Most U.S. carriers allow tethering for a small fee. AT&T does, too, but not for Apple’s iPhone. Instead, AT&T’s very best customers, iPhone users, who wish to use their iPhones as wireless modems so their MacBooks can access the Net must pay another $60 per month for a separate “LaptopConnect Card” and a “DataConnect” account that offers a comparable amount of data that they’re already paying for under their iPhone contracts.
MacDailyNews Note: We currently pay $60 per month per MacBook Pro for tethering, but we pay those fees to Verizon because we need reliable connections. However, if AT&T offered iPhone tethering as they promised so long ago that they would, we’d risk it to save $60 per MacBook Pro minus whatever AT&T plans to charge for tethering per month.
iPhone users around the world enjoy tethering on their iPhones, but not those in the U.S., despite AT&T’s June 18, 2009 promise that “in the future, AT&T will offer tethering capability for iPhone 3G S and iPhone 3G.” In fact, AT&T has been dangling the promise of iPhone tethering for even longer. On November 6, 2008, yes, 2008, AT&T Mobility President Ralph De La Vega told an audience at the Web 2.0 Summit that tethering to iPhone was coming “soon.” At the time, Computerworld’s Matt Hamblen reported that de la Vega was also “whipping up excitement for tethering…” via blogging, as noted by Technologizer’s Harry McCracken.
MacDailyNews Take: The nebulous “soon” and “in the future” have a reasonable shelf-life, AT&T. You passed it long ago. You can’t promise something to users, something that may have enticed sales of iPhone 3G and 3GS to a significant amount of buyers, and then not deliver in a reasonable amount of time. Well, you can, but don’t be surprised when they get pissed off, start complaining, and perhaps begin exploring the possibility of launching class action lawsuits.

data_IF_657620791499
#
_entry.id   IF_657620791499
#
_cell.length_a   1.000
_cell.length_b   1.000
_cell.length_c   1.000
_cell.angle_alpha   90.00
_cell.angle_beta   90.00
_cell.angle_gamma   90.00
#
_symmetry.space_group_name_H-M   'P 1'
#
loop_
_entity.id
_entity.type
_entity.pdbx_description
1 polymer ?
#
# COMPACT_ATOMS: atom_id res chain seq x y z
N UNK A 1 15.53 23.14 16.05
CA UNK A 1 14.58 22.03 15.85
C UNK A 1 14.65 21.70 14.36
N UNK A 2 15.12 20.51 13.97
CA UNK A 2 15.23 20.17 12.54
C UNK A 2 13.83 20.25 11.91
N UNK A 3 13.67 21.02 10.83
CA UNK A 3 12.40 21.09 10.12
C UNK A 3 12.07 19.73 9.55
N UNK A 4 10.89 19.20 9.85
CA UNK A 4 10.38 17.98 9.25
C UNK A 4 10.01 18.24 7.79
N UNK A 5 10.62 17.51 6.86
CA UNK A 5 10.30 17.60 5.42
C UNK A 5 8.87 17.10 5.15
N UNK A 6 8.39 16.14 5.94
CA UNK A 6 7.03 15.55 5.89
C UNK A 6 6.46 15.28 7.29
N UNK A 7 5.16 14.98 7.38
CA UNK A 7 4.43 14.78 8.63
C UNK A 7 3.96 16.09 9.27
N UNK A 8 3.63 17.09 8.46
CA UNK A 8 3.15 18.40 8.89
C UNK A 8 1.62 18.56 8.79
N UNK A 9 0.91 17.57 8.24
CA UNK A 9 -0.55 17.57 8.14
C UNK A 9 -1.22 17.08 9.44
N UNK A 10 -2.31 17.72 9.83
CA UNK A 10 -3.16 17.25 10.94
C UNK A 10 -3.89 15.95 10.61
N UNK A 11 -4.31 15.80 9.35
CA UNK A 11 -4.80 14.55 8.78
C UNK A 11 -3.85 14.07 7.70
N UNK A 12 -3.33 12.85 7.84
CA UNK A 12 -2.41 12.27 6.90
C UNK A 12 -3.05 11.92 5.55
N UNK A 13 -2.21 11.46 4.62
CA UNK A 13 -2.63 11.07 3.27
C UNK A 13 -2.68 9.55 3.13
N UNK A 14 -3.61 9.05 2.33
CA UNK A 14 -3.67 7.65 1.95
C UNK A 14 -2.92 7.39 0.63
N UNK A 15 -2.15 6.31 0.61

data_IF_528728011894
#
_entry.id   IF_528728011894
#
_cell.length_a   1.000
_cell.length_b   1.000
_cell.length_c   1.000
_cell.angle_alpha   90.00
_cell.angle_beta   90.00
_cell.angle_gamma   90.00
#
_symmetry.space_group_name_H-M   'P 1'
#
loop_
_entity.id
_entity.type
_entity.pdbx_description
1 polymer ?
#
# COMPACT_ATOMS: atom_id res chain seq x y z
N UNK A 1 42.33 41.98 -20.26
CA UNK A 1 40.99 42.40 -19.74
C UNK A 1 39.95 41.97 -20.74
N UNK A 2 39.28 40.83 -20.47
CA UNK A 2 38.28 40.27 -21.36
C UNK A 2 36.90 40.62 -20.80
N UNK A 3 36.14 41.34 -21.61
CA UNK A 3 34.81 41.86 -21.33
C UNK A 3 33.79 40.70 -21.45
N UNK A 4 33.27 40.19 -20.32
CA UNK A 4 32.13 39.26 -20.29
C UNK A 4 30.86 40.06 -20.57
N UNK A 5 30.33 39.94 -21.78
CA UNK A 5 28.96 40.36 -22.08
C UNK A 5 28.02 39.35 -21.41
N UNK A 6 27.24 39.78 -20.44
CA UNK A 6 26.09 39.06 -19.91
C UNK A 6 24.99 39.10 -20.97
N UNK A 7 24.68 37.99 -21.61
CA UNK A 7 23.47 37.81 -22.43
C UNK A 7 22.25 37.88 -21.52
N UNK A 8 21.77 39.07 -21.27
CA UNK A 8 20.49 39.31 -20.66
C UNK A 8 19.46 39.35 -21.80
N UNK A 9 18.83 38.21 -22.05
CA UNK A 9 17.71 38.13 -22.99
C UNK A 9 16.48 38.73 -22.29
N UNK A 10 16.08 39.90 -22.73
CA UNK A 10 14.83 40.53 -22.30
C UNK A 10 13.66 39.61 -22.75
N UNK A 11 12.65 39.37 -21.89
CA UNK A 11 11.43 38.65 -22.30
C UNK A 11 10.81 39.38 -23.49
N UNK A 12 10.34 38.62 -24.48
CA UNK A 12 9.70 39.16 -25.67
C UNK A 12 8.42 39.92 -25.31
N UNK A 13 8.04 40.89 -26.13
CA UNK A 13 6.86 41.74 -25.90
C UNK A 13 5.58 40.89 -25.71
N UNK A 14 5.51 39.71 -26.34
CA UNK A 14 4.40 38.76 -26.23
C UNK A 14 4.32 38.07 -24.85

In related news today, Gizmodo’s Kyle VanHemert reports that Swedish DJ Jezper Söderlund just recently emailed Apple CEO Steve Jobs to ask, “Will the wifi-only [iPad] somehow support tethering thru my iPhone?” Jobs’ reply: “No.”
On February 4, BusinessWeek’s Roben Farzad reported that AT&T still “plans to offer iPhone tethering,” but not right now, quoting AT&T Operations President John Stankey as saying, “You don’t want to throw more gasoline on the fire.” That’s seemingly a reference to AT&T’s ongoing difficulties in delivering reliable bandwidth to iPhone customers who AT&T nevertheless has no qualms about continuing to charge quite healthy usage fees.
MacDailyNews Take: Well, John, at this point our patience is so far gone that we have absolutely no problem throwing more gasoline on our little fire.
The bottom line: AT&T has failed to deliver the tethering to iPhone users as promised within a reasonable amount of time.
Please contact the following artisans of bovine excrement and ask them how long we iPhone users have to wait for the tethering capability that their company began promising in in November 2008:
• Randall L. Stephenson, AT&T Chairman, Chief Executive Officer and President:
• Ralph de la Vega, President and Chief Executive Officer, AT&T Mobility and Consumer Markets:
• John T. Stankey, President and Chief Executive Officer, AT&T Operations:
You’ve been publicly promising iPhone tethering would be coming “soon” since November 2008.
When do you plan on fulfilling your long-ago-broken promise, if ever?